This review contains spoilers.
I really enjoyed the opening scene, there is a real artistry to the cinematography this season. More care and attention has been spent on it, at least so far, than any other season of The Walking Dead. The episode wasted no time in continuing the assault on The Saviors, with three separate groups all attacking different outposts. The editing and transitions were all on point, and the fluidity between locations and scenes were very strong throughout the episode.
I think, for me, the most enjoyable moment in the episode was Rick’s fight with lone Savior. It was hard-hitting, raw and ended in pure brutality. The look the man gave to the door, and with Rick being in ‘mission mode’ ends with Rick coming to the wrong conclusion. That man was doing what Rick would do for Judith, and he just extinguished him from existence leaving a baby, helpless and defenceless. The tortured look on Rick’s face emphasised the severity of his actions after the initial conflict. While it could not have been helped, it does paint The Saviors as more grey rather than black and white. In this episode mistakes and wrongs were made on both sides. The lines are well and truly blurred. This just creates more drama and more tension, it was well executed. Oh, and as for that hallway shot with Rick? I could have watched that for the entire episode, it was majestic.
Away from Rick and Daryl, the other assaults all had their intense moments too. With Aaron’s group, it was pretty much a stand off between the two factions. With both sides firing off shots whilst holding their ground. You started to wonder what the end game was going to be, then it became very clear. The plan was to pin them back and allow the downed Saviors to turn into Walkers. The look on Mara’s face when the penny dropped was haunting, but by then it was too late. In a way that was a shame, as I thought Lindsey Garrett did a really good job with the character given the limited dialogue she had. But there was casualties on both sides. It didn’t go so well for Francine who was gunned down presumed dying, Dahlia Legault has since confirmed on Twitter her departure from the show, and Aaron’s husband who was shot, but carried away. I like Aaron. He’s one of my favourite characters from the comic series, and is criminally underused in the TV adaption.
Jesus and Tara had a mini-arc this episode, with both coming from different sides of how to best proceed. Tara is wanting a more Savior approach, killing all that crosses her path, whilst Jesus is going for the hearts and minds approach. This contrast and conflict was enjoyable for the most part, and further shows, very significantly, how much Tara has changed since her arrival on the show. While I get her point of view, and it was proved right with Mr Pissy Pants, Jesus has the better overall approach. A war is not just about the body count, the whole point is to remove Negan and stop the bloodshed. Tara seems to have forgotten that and wants to kill any Savior that she sees. But as we found out with Rick, its not so black and white. We know there are people, good people, in the Saviors. We saw that in the Eugene episode last season. I have a feeling though that Tara is not done yet, expect this to play out for a while longer. There was also Morgan, and his ‘Punisher’ style shoot-em-up sequence. That was a man on a mission and it was brutal to watch. This is just the beginning of what I fully expect to be a significant sub-plot this season.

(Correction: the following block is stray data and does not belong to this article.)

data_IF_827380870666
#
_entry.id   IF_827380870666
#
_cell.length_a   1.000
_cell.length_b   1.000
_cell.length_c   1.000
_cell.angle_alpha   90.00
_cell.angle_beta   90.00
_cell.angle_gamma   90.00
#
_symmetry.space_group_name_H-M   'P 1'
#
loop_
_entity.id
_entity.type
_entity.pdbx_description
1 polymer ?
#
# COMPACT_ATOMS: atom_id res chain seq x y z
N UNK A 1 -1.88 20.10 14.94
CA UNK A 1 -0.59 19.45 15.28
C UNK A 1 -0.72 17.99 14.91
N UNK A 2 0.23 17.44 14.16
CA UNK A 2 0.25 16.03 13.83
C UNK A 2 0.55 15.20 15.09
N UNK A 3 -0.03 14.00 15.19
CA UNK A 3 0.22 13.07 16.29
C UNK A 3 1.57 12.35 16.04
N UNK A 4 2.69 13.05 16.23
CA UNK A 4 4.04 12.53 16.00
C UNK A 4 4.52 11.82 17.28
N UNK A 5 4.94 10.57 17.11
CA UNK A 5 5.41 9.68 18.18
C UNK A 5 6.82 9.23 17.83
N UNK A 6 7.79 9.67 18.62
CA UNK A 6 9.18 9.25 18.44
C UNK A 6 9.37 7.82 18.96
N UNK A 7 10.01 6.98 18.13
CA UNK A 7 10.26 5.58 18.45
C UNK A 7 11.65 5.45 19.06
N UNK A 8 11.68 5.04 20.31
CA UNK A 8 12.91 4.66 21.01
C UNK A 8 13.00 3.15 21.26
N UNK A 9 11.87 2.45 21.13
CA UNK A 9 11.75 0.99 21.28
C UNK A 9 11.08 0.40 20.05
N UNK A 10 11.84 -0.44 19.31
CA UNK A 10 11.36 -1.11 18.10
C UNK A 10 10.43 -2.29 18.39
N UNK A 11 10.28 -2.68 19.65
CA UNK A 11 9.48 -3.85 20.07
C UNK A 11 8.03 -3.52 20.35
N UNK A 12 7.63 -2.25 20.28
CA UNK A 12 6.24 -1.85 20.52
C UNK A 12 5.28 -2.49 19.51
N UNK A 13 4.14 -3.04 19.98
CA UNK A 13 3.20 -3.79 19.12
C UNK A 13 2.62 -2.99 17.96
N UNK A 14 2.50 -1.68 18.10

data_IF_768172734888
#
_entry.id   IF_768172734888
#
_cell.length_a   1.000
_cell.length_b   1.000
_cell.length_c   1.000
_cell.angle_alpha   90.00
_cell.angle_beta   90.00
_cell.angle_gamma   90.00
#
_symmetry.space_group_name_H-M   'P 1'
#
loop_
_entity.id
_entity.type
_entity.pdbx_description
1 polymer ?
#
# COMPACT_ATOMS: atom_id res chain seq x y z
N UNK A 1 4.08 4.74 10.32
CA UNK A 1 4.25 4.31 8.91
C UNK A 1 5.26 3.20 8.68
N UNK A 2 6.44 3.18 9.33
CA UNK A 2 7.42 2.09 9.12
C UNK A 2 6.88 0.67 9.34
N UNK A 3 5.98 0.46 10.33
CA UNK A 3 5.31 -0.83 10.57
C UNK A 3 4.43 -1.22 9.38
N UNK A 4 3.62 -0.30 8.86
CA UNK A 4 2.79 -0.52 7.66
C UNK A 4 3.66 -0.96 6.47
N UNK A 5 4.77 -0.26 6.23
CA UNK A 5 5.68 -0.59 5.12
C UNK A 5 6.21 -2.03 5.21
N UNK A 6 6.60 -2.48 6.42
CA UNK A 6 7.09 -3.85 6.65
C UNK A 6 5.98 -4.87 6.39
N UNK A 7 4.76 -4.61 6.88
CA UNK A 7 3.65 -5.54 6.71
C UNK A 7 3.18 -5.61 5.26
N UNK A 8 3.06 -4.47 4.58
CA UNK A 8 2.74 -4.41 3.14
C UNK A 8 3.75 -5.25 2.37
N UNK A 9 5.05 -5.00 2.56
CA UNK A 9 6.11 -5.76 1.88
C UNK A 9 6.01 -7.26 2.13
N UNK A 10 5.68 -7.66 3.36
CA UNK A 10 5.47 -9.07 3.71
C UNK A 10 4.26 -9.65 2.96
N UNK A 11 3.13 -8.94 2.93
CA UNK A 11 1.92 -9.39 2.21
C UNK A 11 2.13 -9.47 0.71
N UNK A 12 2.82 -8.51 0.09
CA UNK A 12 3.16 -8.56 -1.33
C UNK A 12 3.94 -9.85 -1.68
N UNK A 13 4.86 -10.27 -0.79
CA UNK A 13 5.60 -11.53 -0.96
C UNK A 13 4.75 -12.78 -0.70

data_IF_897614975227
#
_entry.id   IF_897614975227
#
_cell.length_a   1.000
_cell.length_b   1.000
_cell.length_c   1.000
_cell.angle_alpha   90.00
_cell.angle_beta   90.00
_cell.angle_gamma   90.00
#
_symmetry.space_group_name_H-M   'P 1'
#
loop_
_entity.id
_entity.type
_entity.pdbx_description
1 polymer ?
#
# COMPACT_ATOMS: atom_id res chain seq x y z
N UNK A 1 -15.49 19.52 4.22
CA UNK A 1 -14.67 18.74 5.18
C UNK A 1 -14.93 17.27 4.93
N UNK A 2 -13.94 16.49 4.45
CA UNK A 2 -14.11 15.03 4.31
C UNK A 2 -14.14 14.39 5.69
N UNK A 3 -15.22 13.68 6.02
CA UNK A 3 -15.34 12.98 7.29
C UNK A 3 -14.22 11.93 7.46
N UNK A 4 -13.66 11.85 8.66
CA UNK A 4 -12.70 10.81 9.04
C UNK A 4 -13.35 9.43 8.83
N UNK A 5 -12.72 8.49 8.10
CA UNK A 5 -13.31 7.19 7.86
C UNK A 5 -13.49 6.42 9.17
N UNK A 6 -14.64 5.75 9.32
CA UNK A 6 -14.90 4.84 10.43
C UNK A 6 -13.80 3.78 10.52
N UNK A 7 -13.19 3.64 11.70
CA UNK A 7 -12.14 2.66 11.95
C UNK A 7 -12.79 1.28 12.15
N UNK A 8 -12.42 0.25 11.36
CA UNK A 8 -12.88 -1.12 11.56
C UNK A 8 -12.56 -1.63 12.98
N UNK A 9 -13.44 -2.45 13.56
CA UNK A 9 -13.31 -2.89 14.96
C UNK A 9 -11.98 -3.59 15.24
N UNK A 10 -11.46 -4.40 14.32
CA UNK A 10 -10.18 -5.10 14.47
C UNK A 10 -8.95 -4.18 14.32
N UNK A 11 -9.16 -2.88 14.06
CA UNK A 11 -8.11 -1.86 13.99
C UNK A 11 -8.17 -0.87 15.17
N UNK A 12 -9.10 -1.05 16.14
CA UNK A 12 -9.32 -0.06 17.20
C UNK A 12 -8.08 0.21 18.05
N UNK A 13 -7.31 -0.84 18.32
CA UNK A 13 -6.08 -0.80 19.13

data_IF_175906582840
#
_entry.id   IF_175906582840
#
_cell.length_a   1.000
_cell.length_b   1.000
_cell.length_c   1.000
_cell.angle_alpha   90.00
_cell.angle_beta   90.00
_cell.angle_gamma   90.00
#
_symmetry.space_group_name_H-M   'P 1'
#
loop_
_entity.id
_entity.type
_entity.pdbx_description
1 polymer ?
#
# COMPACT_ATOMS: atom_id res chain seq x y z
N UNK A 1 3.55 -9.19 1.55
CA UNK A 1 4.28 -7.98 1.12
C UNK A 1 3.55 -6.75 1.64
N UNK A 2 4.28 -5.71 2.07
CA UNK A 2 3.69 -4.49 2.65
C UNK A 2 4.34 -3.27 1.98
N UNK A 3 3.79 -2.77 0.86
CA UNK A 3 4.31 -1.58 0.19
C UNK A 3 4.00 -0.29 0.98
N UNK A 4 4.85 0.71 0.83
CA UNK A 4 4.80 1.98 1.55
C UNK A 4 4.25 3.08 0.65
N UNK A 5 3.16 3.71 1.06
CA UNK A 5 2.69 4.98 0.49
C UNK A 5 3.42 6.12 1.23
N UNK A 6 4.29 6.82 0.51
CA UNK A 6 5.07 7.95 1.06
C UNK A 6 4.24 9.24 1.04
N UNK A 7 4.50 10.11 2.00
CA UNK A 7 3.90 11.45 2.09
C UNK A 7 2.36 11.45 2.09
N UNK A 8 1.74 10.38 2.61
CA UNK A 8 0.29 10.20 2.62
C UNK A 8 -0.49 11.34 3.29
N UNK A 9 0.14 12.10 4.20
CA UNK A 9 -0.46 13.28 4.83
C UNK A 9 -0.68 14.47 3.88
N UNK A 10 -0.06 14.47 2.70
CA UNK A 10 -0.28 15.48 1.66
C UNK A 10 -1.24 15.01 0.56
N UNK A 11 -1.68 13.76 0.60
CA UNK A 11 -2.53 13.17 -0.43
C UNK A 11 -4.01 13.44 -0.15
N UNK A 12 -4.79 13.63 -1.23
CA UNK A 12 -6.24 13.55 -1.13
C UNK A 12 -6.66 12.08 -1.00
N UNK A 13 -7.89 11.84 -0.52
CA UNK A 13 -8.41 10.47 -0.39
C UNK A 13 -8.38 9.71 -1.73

Episode 100 saw a lot of nods and winks to previous seasons, episode 101 saw another throwback, but this time an actual character. Morales is back! (Guess that puts the meme to bed?) Rick’s reaction to seeing Morales was a testament to Andrew Lincoln’s acting ability. It was the perfect ‘Rick face’. Clearly, now on the side of Negan and The Saviors, it will be interesting to find out how he got to this point. What happened to him after Rick & co left Atlanta? Where is his family? Did Negan save him? Is Lucille the same baseball bat that Morales used in Season One? So many questions, but hopefully, we get some answers next week.
The omission of Negan, Father Gabriel, Michonne and Maggie in this episode probably means that next week we will probably switch focus on them. But while this may be the main focus of the episode. I fully expect them to carry on with the aftermath of the events of ‘The Damned’. At least that is my hope. Over the past three to four seasons The Walking Dead has become predictable in terms of the story focus episode-to-episode. If you had an action-packed story one week you knew that they would follow this up with a dialogue heavy episode. I’m hoping that they are finally pulling away this concept and heading towards a more fluid and balanced production.
The episode ending was a mirroring of the opening. Everything started off so positively, but the faces, particularly Rick and Aaron’s, have since changed. The most interesting close up for me though was King Ezekiel. He exuded confidence throughout the episode, and even though he was smiling here, there was a noticeable strain in his eyes, indicating his ‘mask’ may be slipping. It shows there is so much more to his character than just his ‘theatre performance’. It was perfectly subtle and worked really well.
Overall another very strong episode, the strongest of the two so far. It was exciting and tense and yet there was still some noticeable and subtle character development sprinkled into the mix. If you had fallen out of love with The Walking Dead, surely Season 8 has you back on board?
What did you think of the episode? Were you shocked with Morales returning? What do you think will happen next? Let us know in the comments.